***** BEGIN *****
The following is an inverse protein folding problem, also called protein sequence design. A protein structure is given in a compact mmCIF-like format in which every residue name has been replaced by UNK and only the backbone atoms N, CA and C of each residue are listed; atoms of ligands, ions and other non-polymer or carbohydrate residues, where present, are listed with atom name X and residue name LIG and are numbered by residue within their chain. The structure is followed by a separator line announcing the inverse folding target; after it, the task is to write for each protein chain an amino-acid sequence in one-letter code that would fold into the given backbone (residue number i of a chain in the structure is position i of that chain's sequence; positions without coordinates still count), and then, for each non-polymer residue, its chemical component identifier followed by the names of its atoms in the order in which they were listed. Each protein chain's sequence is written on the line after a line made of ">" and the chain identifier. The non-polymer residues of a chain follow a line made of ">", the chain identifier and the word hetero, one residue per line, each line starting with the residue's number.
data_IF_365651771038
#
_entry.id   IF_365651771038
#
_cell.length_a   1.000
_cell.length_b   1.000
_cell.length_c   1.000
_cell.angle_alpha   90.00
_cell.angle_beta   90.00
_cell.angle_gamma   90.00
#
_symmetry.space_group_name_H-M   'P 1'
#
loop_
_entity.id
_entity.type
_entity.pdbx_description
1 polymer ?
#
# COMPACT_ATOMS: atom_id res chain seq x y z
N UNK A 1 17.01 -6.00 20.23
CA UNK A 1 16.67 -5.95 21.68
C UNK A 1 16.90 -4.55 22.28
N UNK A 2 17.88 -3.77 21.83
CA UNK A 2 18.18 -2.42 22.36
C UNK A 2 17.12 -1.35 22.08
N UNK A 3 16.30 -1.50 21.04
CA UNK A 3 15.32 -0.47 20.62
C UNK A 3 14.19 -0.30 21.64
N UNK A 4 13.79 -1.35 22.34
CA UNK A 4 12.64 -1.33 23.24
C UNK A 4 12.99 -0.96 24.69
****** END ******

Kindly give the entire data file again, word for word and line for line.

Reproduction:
The following is an inverse protein folding problem, also called protein sequence design. A protein structure is given in a compact mmCIF-like format in which every residue name has been replaced by UNK and only the backbone atoms N, CA and C of each residue are listed; atoms of ligands, ions and other non-polymer or carbohydrate residues, where present, are listed with atom name X and residue name LIG and are numbered by residue within their chain. The structure is followed by a separator line announcing the inverse folding target; after it, the task is to write for each protein chain an amino-acid sequence in one-letter code that would fold into the given backbone (residue number i of a chain in the structure is position i of that chain's sequence; positions without coordinates still count), and then, for each non-polymer residue, its chemical component identifier followed by the names of its atoms in the order in which they were listed. Each protein chain's sequence is written on the line after a line made of ">" and the chain identifier. The non-polymer residues of a chain follow a line made of ">", the chain identifier and the word hetero, one residue per line, each line starting with the residue's number.
data_IF_365651771038
#
_entry.id   IF_365651771038
#
_cell.length_a   1.000
_cell.length_b   1.000
_cell.length_c   1.000
_cell.angle_alpha   90.00
_cell.angle_beta   90.00
_cell.angle_gamma   90.00
#
_symmetry.space_group_name_H-M   'P 1'
#
loop_
_entity.id
_entity.type
_entity.pdbx_description
1 polymer ?
#
# COMPACT_ATOMS: atom_id res chain seq x y z
N UNK A 1 17.01 -6.00 20.23
CA UNK A 1 16.67 -5.95 21.68
C UNK A 1 16.90 -4.55 22.28
N UNK A 2 17.88 -3.77 21.83
CA UNK A 2 18.18 -2.42 22.36
C UNK A 2 17.12 -1.35 22.08
N UNK A 3 16.30 -1.50 21.04
CA UNK A 3 15.32 -0.47 20.62
C UNK A 3 14.19 -0.30 21.64
N UNK A 4 13.79 -1.35 22.34
CA UNK A 4 12.64 -1.33 23.24
C UNK A 4 12.99 -0.96 24.69